What you need to know...
- Definitions of the terms species, population, producer, consumer, herbivore, carnivore and omnivore.
- At each level in a food chain 90% of energy is lost as heat, movement or undigested materials.
- Definitions and comparison of pyramids of biomass, energy and numbers.
- Nitrogen in ecosystems
- Animal and plant proteins are produced from nitrates.
- The roles of nitrifying, denitrifying, root nodule and free-fixing soil bacteria.
- Decomposers convert proteins and nitrogenous wastes to ammonium and nitrate.
- Competition in ecosystems
- Interspecific competition is when individuals of different species compete for the same resource in an ecosystem.
- Intraspecific competition is when individuals of the same species compete for exactly the same resources.
In this topic we look more closely at the transfer of resources between species in ecosystems. Organisms within a community depend on each other for energy, but also for other resources such as nitrogen. As well as studying the flow of energy and nitrogen through ecosystems, we'll also consider the affect competition for resources can have on species in ecosystems. Firstly however, you need to ensure that you are able to define the following terms:
Species: A species is a group of biologically similar organisms which can reproduce to produce fertile offspring (i.e. their offspring are healthy and can reproduce also). This BBC page has a useful explanation of what a species is and how it fits into taxonomy (however as this wikipedia page explains, the concept of species is more complex than many realise).
Population: A population is a group of interbreeding organisms of a species in a particular area.
Producer: A producer is the organism in a food chain which fixes energy and produces organic compounds which are then available to other species in the food chain. Plants are producers as they use energy from sunlight to produce glucose from carbon dioxide through photosynthesis.
Consumer: Consumers are organisms which are not able to fix energy and must consume other organisms in order to obtain organic molecules.
Herbivore: Herbivores are animals which only consume plants.
Carnivore: Carnivores are animals which only consume other animals.
Omnivore: Omnivores are animals which consume both plants and animals.
As you already know, energy flows through food chains from the producer through different consumers. The producer, normally a plant, fixes energy into complex organic compounds which are used by the plant, and eaten by consumers. These consumers are in turn eaten by other consumers and so on. Have you ever wondered though why food chains are never longer than three or four species? The explanation is simple. At each stage in a food chain, most of the energy obtained by the organism is lost and is not available to the next organism in the chain. The reasons for this loss varies depending on the species, but can include the energy used by the organism to maintain its body temperature and move. In addition, not all of an eaten organism is digested and absorbed by the predator. As a result, at each stage in a food chain, only approximately 10% of the available energy is used for growth and passed on...meaning approximately 90% of the energy is lost (some of the lost energy in undigested materials will be released by decomposers). This means that the total available energy at each stage of the food chain is 90% less than the stage before, which is why there is a limit to the length of food chains. This is summarised in the diagram below.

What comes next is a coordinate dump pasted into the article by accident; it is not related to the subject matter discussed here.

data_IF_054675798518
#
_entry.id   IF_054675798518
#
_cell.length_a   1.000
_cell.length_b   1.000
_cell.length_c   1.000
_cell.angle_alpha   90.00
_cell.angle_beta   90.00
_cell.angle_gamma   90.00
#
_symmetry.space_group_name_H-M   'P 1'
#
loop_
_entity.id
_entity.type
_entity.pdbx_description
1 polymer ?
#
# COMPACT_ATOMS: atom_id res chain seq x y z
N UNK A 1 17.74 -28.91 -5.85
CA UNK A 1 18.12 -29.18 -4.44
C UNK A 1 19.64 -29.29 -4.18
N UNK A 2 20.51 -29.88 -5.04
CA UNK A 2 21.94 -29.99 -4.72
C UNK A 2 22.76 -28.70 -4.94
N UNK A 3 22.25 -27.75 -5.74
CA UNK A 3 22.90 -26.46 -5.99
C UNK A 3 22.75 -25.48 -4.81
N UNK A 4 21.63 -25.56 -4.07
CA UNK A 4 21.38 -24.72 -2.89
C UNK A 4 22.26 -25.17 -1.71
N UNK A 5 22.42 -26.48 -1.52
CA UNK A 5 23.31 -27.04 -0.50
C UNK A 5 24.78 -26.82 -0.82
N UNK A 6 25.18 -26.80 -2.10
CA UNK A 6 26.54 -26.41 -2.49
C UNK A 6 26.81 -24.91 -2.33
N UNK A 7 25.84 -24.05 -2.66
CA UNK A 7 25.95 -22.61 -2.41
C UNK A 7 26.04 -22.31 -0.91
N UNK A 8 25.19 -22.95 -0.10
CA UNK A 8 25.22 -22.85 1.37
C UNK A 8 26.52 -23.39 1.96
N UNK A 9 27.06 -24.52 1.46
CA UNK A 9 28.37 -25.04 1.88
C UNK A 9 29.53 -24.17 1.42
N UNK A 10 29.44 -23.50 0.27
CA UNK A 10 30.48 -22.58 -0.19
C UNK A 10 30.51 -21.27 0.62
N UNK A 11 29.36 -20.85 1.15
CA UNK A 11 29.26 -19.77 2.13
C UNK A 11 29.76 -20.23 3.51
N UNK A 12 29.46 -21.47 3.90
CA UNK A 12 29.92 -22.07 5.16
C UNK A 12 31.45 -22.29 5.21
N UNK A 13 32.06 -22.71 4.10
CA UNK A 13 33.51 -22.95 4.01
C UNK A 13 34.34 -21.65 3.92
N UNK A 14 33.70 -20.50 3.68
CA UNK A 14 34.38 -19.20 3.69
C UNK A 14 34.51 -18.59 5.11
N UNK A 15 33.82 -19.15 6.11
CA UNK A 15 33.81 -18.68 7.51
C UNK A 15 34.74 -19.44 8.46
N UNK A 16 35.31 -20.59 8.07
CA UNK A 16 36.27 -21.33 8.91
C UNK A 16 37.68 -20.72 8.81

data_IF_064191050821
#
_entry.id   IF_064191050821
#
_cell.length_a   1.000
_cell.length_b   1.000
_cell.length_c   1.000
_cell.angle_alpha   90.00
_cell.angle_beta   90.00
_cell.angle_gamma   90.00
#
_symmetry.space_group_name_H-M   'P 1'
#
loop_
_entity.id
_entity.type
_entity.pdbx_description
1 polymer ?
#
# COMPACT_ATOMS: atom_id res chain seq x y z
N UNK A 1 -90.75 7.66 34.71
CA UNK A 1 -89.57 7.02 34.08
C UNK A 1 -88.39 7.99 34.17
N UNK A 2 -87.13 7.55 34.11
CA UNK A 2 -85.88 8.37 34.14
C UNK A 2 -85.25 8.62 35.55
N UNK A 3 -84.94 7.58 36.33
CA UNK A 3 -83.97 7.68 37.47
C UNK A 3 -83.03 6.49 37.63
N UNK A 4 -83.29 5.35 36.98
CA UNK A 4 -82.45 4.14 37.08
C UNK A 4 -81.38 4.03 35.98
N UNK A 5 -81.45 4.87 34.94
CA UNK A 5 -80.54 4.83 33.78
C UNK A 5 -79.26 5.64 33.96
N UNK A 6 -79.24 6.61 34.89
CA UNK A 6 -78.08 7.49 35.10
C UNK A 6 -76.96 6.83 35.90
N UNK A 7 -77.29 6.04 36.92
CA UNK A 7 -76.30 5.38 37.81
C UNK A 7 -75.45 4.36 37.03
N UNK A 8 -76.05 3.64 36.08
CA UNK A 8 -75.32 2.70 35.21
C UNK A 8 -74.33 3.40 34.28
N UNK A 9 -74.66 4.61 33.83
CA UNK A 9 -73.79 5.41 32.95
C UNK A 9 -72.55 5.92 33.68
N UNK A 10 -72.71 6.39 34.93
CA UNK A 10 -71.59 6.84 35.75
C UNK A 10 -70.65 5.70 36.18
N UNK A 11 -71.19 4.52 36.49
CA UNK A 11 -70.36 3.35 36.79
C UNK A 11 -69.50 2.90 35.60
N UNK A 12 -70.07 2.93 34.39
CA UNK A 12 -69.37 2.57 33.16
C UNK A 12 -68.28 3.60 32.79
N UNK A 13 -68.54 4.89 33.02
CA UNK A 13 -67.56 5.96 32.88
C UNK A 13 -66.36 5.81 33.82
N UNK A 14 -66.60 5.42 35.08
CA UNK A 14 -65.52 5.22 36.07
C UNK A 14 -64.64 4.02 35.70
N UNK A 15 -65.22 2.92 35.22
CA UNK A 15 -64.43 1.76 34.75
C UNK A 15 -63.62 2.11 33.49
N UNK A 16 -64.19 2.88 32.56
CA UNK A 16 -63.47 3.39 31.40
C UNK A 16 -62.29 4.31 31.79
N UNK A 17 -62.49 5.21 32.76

Let's consider a simple food chain... Oak Tree -> Caterpillar -> Bluetit -> Sparrowhawk. There are various ways of visually summarising this food chain. Biologists often use pyramids to show the flow of resources through food chains, and these pyramids can be based on different measurements. The simplest form of pyramid is a pyramid of numbers. This is simply a count of a sample of the organisms of each species in the food chain. This normally produces a true pyramid shape as there quite often are a greater number of individuals of the species lower down the food chain. As you can see though from our example below, one oak tree can support a vast number of caterpillars.